Trooper Loses Argument About What Constitutes Deployment Of ‘Stop Sticks’

Archie Story was a Tennessee highway trooper. In 2006, Story heard over his radio that the Gibson County Sheriff’s Department was involved in the pursuit of a vehicle. Story went to the general area to be able to assist.

Story stopped at a location ahead of the pursuit and retrieved his “stop sticks,” a tire deflation device, from his trunk. He threw out the sticks, but they became tangled and did not extend into the lane in which the pursuit was occurring. The pursuit ultimately ended in a crash; however, neither the fleeing vehicle nor a Gibson County Sheriff’s Department vehicle traveled over the stop sticks.

That night, Story told his lieutenant that he had not, in fact, “deployed” the stop sticks. Following an investigation, the Department terminated Story, both for deploying the stop sticks without prior supervisory approval and for being untruthful about what he had done.

In upholding Story’s termination, the Tennessee Court of Appeals described the real argument as being over what the word “deployment” meant. It also found that Story had the losing side of the argument: “The order authorizes the use of stop sticks only as a last resort, it highlights the importance of communication between the pursuing unit and the deploying officer, and it details several prerequisites to the use of stop sticks in an attempt to minimize the risk of personal injury and property damage. Like the chancery court, we find ridiculous Story’s contention that an ineffective placement does not require prior approval, as a partial extension equally evokes the safety concerns that the General Order is designed to address.”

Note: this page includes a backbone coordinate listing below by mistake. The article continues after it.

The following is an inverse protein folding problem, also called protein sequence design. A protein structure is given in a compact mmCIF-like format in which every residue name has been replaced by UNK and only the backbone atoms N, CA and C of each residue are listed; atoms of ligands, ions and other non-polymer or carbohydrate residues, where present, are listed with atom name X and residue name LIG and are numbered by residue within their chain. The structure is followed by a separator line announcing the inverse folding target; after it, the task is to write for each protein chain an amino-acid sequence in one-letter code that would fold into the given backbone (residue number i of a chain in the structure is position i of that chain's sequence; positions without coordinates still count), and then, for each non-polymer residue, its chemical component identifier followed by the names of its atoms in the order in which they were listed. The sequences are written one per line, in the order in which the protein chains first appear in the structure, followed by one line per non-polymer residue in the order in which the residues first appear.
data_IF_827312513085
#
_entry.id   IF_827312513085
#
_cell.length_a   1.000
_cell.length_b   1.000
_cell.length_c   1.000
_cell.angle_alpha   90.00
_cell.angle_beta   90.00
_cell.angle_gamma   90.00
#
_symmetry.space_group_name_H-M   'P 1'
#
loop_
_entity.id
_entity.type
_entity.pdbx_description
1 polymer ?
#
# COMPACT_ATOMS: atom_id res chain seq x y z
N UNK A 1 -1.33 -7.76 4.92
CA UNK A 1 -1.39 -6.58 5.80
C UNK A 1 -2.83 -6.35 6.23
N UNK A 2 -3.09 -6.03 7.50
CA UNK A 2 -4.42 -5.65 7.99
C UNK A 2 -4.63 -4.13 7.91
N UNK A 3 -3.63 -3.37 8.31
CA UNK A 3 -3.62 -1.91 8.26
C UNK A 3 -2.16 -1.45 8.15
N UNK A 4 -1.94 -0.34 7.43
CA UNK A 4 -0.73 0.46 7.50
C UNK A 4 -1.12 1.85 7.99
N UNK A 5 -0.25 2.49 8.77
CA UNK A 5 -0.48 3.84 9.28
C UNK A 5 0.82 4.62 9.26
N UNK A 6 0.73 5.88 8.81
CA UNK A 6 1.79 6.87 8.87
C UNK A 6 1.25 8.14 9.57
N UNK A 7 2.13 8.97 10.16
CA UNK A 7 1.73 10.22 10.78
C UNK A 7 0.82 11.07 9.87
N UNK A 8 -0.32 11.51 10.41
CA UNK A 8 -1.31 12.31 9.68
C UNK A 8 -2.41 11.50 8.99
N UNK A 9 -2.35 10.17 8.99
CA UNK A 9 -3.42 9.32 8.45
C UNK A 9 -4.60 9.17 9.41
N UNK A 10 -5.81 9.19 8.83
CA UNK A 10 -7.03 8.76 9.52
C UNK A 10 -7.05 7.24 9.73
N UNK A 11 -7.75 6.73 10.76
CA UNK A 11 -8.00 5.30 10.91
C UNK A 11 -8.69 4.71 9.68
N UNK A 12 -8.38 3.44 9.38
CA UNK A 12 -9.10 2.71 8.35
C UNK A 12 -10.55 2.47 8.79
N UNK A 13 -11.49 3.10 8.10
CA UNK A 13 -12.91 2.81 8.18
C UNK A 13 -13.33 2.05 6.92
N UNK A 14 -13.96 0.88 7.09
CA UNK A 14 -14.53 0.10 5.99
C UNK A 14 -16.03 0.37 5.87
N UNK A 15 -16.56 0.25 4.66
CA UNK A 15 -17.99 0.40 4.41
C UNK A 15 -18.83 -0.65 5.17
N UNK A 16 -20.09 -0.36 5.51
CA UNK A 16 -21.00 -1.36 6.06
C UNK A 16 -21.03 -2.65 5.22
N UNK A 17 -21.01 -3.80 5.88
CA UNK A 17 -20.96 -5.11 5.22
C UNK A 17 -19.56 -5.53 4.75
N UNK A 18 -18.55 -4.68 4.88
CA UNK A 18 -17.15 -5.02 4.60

The Court also found that Story had been untruthful with his lieutenant about his deployment of the stop sticks: “We note that Story’s argument that he did not technically deploy the stop sticks did not surface until his supervisors learned through Trooper Rollins that some deployment had occurred, and we find his argument, at best, disingenuous. However, assuming Story honestly believed he had not deployed his stop sticks, he was, nonetheless, less than forthcoming with the full details of the incident. From the evidence, we find that the administrative law judge hearing Story’s appeal could reasonably conclude that ‘what Trooper Story reports, whether to dispatchers, in reports, or to his superiors, depends upon its effect on him; truth gives way to convenience, consistently.’ We find no error in the ALJ’s findings regarding Trooper Story’s untruthfulness.”

Story v. Civil Service Com’n, 2011 WL 2623904 (Tenn. Ct. App. 2011).